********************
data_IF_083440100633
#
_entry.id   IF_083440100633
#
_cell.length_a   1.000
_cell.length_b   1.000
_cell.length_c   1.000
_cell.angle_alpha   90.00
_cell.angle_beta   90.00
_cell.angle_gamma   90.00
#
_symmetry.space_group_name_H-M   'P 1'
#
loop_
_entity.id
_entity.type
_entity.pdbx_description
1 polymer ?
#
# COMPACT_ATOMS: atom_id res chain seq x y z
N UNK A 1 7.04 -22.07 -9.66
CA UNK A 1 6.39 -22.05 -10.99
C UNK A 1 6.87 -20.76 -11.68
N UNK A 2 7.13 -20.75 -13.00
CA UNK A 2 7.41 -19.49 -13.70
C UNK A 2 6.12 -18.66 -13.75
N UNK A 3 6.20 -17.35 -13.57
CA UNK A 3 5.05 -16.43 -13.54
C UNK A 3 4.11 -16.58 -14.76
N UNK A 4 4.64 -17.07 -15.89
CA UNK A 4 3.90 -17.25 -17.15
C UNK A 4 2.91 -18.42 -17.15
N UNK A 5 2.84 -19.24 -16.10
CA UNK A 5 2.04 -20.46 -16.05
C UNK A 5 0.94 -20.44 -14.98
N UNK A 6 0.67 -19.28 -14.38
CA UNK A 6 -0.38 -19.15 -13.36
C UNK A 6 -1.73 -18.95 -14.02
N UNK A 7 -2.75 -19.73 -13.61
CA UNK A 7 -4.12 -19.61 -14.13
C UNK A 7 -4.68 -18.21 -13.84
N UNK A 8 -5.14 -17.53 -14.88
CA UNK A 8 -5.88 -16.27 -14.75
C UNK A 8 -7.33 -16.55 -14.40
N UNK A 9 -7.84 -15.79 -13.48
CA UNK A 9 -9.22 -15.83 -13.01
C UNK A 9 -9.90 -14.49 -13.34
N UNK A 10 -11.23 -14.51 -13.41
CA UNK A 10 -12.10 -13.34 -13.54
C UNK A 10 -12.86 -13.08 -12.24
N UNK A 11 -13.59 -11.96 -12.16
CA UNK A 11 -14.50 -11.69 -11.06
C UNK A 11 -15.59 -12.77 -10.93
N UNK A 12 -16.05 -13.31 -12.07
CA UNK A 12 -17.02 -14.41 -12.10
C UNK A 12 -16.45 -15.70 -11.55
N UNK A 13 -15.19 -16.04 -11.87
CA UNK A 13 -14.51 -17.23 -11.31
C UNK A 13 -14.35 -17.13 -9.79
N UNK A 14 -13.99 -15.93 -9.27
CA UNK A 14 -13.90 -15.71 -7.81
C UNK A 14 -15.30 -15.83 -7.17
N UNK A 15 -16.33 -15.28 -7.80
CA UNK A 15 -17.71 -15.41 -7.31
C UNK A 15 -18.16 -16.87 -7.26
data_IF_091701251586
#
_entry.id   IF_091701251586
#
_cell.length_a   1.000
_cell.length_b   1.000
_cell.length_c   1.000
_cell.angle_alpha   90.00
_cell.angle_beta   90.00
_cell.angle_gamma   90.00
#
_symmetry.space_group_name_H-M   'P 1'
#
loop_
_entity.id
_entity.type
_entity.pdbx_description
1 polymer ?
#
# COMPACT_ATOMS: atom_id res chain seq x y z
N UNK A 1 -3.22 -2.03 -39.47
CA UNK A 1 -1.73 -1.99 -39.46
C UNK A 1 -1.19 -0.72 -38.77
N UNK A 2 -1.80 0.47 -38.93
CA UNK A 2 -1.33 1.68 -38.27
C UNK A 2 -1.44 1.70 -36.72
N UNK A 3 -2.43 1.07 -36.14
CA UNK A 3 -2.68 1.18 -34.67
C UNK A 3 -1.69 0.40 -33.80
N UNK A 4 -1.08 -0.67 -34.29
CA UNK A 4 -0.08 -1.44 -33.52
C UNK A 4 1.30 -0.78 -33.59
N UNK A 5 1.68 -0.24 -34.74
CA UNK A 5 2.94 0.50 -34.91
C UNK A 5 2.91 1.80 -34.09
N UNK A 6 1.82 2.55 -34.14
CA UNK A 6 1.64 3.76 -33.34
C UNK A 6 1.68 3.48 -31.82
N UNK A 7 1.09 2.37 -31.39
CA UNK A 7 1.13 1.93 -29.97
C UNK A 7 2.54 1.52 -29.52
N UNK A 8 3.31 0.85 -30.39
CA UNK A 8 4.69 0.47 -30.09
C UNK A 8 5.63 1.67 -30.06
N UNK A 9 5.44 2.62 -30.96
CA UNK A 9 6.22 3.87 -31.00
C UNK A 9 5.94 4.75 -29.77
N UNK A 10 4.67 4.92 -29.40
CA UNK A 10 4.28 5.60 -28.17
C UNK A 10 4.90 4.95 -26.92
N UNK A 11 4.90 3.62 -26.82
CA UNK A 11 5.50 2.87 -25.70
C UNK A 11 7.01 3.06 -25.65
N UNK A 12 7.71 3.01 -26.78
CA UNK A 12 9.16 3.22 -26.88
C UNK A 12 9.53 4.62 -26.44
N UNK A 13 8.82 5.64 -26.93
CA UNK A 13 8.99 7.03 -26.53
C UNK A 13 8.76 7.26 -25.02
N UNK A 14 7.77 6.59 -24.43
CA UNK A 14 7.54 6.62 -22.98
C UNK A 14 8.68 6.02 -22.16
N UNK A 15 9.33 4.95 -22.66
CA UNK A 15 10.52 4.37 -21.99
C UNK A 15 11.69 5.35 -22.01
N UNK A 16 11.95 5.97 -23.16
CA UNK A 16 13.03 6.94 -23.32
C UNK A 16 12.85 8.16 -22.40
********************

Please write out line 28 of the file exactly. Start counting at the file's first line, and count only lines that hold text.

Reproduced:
CA UNK A 3 5.05 -16.43 -13.54